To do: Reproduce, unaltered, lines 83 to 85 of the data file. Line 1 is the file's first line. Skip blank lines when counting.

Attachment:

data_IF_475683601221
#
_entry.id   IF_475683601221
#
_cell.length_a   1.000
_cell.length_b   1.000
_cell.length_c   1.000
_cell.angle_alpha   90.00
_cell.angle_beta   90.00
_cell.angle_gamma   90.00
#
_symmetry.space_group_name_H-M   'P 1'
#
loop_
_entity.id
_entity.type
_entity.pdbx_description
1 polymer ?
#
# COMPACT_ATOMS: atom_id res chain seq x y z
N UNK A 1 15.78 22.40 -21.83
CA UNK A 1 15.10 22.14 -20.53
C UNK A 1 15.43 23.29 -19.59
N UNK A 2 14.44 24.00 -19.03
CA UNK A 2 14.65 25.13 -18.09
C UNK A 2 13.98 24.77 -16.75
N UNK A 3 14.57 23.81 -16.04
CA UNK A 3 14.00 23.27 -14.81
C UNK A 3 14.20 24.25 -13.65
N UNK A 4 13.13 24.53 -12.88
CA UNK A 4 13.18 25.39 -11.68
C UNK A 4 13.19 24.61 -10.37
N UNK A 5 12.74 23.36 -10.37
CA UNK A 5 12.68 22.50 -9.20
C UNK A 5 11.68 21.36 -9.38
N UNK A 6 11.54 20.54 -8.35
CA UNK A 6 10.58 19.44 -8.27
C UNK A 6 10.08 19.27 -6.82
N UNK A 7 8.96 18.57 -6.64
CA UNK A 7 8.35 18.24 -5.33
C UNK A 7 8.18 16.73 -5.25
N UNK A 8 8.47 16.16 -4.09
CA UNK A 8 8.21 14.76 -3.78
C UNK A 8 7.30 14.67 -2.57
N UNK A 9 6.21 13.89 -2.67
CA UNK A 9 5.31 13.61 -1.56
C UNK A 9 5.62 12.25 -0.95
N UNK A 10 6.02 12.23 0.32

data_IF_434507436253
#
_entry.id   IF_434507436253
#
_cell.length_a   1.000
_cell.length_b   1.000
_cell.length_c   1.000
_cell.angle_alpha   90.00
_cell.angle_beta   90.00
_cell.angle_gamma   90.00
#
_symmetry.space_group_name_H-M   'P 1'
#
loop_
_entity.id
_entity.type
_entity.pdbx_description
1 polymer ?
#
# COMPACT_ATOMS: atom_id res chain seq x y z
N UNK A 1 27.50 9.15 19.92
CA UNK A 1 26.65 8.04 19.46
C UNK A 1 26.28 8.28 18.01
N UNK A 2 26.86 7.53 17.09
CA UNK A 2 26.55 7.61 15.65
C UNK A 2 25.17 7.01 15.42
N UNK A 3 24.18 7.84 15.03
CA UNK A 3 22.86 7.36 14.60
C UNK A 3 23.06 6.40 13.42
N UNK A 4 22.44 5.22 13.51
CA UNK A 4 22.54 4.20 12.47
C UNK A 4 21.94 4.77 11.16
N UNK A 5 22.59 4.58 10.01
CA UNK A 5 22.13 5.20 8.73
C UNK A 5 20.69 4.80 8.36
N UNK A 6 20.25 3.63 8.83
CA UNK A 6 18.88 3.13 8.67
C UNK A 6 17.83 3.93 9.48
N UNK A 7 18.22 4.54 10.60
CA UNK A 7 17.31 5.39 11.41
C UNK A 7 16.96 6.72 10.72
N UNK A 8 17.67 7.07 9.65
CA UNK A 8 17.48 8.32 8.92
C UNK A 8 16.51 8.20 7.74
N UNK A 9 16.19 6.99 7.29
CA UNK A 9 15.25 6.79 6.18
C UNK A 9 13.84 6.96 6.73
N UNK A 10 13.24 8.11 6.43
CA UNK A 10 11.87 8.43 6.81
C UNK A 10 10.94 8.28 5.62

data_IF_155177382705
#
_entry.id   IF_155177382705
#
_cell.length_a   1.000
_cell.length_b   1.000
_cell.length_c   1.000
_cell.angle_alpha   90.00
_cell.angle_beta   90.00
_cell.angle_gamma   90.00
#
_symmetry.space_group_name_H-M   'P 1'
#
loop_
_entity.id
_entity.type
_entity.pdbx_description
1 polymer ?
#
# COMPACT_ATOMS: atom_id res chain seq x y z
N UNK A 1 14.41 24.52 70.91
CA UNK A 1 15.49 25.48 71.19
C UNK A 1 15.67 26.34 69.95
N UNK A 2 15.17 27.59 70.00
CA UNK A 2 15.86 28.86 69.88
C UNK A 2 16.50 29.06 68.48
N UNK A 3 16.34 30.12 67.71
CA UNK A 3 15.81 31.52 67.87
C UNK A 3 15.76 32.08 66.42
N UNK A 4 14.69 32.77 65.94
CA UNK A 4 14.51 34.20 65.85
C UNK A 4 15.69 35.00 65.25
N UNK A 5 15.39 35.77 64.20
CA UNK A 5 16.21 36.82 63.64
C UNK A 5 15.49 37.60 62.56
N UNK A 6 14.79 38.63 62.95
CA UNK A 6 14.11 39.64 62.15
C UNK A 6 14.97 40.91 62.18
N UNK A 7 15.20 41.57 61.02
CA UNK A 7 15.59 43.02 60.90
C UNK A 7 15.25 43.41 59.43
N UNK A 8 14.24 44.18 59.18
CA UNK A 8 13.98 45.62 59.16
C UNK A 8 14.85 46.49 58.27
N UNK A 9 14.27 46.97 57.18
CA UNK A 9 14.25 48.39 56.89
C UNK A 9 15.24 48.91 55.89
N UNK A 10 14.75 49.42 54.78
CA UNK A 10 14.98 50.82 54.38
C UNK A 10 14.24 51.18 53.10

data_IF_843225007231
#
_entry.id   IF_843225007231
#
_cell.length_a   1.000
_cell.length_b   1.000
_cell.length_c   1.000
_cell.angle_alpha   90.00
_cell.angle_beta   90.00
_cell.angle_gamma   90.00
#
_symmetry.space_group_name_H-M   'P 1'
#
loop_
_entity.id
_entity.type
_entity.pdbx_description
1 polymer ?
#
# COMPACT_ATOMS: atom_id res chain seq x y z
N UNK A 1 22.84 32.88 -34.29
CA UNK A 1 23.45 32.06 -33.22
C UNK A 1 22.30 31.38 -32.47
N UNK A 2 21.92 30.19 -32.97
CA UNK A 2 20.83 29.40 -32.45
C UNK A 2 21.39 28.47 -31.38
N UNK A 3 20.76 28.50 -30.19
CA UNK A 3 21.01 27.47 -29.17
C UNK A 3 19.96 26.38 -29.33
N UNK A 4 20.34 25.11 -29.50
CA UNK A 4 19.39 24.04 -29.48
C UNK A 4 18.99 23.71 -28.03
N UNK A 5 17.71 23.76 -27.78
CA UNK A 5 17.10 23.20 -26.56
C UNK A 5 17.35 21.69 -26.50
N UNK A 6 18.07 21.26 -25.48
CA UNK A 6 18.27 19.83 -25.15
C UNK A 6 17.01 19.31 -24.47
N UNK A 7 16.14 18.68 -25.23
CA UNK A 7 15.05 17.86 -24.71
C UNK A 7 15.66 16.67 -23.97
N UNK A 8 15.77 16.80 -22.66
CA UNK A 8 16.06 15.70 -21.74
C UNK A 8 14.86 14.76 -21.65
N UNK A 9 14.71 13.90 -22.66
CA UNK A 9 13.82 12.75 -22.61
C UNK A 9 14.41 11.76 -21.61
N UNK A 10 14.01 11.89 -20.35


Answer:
C UNK A 5 20.69 4.80 8.36
N UNK A 6 20.25 3.63 8.83
CA UNK A 6 18.88 3.13 8.67